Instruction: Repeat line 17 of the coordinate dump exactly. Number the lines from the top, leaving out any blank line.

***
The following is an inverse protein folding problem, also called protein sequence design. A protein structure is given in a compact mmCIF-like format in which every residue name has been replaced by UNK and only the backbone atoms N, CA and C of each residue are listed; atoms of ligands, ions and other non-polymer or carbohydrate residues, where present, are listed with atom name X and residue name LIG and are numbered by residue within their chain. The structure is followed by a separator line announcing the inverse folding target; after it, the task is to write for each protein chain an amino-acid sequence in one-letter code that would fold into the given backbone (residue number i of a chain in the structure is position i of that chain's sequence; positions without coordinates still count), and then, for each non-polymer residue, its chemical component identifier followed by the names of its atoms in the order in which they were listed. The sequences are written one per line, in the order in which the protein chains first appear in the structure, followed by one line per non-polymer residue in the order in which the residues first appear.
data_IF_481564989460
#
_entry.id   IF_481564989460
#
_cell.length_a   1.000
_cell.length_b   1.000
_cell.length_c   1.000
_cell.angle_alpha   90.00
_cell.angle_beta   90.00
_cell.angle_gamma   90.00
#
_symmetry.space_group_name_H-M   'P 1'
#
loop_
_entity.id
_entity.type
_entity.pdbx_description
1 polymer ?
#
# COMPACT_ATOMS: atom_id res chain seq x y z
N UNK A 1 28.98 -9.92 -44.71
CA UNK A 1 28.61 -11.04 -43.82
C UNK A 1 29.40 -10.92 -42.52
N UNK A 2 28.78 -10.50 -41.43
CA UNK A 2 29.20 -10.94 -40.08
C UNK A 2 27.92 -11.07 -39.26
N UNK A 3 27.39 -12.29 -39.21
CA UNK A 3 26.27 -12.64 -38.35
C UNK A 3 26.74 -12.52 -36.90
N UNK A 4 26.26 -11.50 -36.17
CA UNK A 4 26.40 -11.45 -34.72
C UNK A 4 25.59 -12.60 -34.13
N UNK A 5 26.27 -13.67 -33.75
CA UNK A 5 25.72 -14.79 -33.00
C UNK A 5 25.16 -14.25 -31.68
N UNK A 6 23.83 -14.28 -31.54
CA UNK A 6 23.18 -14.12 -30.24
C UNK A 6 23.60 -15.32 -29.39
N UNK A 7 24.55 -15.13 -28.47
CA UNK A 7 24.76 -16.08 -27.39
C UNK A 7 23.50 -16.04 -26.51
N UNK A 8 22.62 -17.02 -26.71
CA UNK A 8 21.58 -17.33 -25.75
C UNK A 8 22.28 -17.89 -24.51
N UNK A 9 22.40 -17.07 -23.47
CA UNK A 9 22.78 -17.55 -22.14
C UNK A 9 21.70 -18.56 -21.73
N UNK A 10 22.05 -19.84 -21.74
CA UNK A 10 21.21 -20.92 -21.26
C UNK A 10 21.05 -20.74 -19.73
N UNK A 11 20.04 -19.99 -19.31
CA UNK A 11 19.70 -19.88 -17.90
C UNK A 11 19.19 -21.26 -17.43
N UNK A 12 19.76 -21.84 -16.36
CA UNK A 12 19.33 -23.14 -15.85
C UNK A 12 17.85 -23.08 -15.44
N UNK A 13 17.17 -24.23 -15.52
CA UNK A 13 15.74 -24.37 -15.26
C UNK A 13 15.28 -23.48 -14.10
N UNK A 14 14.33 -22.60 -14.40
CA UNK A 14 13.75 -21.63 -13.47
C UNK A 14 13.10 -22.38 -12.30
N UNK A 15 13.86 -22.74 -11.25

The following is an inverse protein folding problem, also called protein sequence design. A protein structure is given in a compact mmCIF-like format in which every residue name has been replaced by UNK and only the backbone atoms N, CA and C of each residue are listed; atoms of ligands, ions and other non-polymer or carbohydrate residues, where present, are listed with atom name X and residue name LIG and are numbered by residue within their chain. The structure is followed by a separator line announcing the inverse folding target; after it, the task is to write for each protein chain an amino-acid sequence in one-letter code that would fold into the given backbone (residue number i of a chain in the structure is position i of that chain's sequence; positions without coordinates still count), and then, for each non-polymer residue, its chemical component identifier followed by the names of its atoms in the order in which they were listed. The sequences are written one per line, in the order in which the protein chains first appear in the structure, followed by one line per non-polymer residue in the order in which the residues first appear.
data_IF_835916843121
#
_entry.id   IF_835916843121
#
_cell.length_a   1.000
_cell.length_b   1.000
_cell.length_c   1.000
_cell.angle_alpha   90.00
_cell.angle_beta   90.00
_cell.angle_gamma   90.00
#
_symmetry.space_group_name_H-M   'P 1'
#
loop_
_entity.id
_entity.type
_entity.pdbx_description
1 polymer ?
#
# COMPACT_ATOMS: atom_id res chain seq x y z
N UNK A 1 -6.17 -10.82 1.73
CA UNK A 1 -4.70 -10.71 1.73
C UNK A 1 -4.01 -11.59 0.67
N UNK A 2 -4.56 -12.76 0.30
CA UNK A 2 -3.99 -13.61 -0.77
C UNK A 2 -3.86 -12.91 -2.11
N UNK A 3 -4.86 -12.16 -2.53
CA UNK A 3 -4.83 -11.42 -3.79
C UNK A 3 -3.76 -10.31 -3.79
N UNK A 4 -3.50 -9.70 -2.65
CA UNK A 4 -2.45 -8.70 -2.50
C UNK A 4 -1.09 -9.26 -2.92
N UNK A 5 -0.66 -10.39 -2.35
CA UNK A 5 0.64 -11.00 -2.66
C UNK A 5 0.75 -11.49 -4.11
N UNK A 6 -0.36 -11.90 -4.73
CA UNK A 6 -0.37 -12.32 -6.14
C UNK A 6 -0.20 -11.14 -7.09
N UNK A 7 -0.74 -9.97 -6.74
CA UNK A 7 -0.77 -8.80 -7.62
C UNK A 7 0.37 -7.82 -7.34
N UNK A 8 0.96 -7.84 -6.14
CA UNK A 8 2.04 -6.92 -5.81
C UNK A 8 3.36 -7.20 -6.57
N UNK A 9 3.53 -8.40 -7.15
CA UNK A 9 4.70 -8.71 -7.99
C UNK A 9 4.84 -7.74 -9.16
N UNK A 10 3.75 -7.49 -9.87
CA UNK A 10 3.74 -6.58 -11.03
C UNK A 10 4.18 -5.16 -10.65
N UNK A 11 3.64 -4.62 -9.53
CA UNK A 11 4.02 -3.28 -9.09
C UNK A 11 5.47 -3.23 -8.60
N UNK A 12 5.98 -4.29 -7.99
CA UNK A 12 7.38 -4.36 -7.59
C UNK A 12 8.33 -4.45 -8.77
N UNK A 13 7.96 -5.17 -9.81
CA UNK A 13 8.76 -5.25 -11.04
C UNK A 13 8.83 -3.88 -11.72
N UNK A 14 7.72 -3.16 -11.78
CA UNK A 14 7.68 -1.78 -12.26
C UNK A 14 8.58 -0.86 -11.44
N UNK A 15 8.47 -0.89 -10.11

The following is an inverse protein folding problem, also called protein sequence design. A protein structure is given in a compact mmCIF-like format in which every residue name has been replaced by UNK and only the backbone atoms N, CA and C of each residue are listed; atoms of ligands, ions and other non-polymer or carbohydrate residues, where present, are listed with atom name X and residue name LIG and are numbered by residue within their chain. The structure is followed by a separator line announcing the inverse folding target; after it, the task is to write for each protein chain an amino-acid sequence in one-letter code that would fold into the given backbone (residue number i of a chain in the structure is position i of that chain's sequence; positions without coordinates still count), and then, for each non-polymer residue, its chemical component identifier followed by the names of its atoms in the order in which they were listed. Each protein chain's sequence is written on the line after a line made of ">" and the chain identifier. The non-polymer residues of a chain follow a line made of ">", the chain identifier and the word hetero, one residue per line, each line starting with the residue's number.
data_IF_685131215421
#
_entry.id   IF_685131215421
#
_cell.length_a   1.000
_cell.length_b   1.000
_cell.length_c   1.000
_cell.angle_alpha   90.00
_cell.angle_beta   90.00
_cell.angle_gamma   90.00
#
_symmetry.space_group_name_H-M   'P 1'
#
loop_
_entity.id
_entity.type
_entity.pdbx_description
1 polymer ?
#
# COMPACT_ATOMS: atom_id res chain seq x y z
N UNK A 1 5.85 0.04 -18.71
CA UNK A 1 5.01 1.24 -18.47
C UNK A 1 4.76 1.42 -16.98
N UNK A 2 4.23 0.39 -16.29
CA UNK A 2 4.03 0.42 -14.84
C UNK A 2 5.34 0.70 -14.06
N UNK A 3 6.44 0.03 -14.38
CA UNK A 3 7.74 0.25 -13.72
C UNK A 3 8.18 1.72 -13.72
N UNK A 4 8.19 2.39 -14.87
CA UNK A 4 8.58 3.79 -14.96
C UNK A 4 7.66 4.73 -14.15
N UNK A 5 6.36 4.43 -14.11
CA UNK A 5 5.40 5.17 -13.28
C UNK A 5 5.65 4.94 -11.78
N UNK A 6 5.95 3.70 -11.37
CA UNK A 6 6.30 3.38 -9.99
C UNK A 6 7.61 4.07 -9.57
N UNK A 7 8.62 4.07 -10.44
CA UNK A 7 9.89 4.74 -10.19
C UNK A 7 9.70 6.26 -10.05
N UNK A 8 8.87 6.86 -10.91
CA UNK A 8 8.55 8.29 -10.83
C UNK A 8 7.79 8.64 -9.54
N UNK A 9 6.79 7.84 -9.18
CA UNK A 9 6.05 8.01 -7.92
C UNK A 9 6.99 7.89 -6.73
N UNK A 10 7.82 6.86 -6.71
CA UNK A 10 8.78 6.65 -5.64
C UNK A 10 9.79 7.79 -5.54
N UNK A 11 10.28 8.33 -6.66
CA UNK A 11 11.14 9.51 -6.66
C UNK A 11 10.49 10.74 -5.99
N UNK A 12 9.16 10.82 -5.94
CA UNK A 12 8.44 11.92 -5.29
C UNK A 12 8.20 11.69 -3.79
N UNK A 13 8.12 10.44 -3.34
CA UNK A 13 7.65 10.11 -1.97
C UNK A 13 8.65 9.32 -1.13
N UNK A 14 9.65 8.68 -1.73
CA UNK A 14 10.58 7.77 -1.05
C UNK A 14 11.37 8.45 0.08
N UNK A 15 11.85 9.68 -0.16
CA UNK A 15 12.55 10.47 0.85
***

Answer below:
_entity.type